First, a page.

Maybe next time the Brentanos can borrow some of Diane Doherty’s war paint?

And now, a night at the opera. The Met brought back The Barber of Seville, a work that, somehow, still sparkles. You may think you can’t bear to see it again: but it quickly sprinkles its fairy dust on you, particularly if the performers are in gear. Chances are, many patrons on this night were there to hear Matthew Polenzani sing Almaviva. Polenzani is a sensation, which is just, because he’s sensational. He was indisposed, however, and so was the Figaro, Franco Vassallo, scheduled to make his Met debut. Polenzani’s absence allowed for another debut: that of Kenneth Tarver, a Detroiter, and a bona fide tenore di grazia. Seldom do you get an opportunity like this: Star falls sick, you become the star. Tarver was competent, if not absolutely starry. He was tight in Act I, which was understandable—but he soon loosened up. Most remarkably, he seemed to be enjoying himself to the hilt. Met debut, Rossini’s masterpiece, that wonderful part—come to think of it, what’s not to enjoy?

Substituting in the title role was Earle Patriarco, a baritone from southern California. He owns a gorgeous instrument, which he pairs with a ready technique. You may recall—if only from cartoons—that Figaro, when singing his famous aria, calls his own name, in imitation of his clients: “Figaro, Figaro, Figaro.” Baritones can improvise here, and Patriarco produced the most astounding falsetto. Rarely do you hear that on the operatic stage. Patriarco is a charismatic fellow, looking somewhat like Wayne Newton, the king of Vegas. He provides clear Italian diction, in recitative and elsewhere (Patriarco, not Newton). You might ask for a subtler, less obvious, suaver Figaro—but Patriarco wins you.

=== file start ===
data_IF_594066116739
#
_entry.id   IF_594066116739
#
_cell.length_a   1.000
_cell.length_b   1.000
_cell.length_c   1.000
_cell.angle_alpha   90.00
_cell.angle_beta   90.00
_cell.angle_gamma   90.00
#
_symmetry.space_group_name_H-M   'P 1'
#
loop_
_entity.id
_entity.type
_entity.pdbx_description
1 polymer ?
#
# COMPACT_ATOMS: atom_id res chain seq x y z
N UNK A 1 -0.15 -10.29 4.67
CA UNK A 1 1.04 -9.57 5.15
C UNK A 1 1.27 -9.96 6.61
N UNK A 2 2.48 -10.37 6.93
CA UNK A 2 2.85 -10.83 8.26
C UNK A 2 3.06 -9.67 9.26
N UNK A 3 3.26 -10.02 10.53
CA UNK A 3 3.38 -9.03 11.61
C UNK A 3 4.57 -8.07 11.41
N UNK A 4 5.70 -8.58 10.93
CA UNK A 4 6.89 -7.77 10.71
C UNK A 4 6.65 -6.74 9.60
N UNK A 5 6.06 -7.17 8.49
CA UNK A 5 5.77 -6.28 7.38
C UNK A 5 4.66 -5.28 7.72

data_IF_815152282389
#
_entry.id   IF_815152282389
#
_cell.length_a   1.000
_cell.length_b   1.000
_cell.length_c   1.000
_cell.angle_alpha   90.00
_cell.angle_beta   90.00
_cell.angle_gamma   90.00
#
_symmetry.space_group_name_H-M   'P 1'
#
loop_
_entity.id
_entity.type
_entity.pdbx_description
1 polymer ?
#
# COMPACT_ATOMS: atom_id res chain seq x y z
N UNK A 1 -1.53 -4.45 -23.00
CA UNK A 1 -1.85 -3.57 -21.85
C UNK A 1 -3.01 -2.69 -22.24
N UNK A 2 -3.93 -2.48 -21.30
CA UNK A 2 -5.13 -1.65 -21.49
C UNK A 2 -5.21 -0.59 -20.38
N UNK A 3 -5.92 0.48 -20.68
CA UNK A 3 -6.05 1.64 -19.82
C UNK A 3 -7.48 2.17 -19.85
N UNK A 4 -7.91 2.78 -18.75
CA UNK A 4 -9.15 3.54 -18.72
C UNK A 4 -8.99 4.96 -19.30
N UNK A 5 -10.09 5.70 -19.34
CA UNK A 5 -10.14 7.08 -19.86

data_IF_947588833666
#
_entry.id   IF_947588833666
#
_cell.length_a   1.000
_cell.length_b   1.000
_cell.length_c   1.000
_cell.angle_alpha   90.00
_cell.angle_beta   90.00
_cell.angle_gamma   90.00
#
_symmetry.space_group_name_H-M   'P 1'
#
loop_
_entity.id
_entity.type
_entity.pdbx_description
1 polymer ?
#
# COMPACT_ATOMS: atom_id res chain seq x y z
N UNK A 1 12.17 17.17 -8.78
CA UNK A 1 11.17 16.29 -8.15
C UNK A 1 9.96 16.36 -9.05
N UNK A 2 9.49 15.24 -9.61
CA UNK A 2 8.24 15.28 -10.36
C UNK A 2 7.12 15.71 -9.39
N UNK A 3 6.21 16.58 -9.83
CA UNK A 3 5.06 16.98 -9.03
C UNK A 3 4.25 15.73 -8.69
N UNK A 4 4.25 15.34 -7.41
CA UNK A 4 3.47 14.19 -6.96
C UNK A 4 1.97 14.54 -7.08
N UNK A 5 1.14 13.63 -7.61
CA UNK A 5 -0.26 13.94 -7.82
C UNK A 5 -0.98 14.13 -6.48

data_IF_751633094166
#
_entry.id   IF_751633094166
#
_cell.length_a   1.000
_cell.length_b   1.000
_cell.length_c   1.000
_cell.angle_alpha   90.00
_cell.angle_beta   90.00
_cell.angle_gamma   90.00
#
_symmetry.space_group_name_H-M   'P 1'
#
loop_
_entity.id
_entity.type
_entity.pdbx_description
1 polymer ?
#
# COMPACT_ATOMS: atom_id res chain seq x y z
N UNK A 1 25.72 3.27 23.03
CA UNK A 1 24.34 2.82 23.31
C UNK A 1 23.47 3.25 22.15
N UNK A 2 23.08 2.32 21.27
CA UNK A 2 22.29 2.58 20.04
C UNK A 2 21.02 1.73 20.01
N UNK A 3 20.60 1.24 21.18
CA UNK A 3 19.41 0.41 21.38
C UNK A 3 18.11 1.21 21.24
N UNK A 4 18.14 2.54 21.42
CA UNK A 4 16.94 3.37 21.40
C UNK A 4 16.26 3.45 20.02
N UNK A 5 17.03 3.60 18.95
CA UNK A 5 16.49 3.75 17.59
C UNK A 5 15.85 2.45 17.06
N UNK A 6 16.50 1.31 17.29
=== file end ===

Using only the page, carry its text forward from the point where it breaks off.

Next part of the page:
Our Rosina was a Swedish mezzo, Katarina Karnéus, who was not your average Rosina: She is not the least bit Italianate, and she gave the character an unaccustomed dignity and serenity. Absent was much sauciness or coquettishness—this was not Conchita Supervia, for example. But Karnéus was an interesting and likable Rosina. In “Una voce poco fa,” her coloratura was not spectacular, and not always on pitch, but it was acceptable. You can hear a Rosina-ish Rosina any night. This Swede offered a different angle.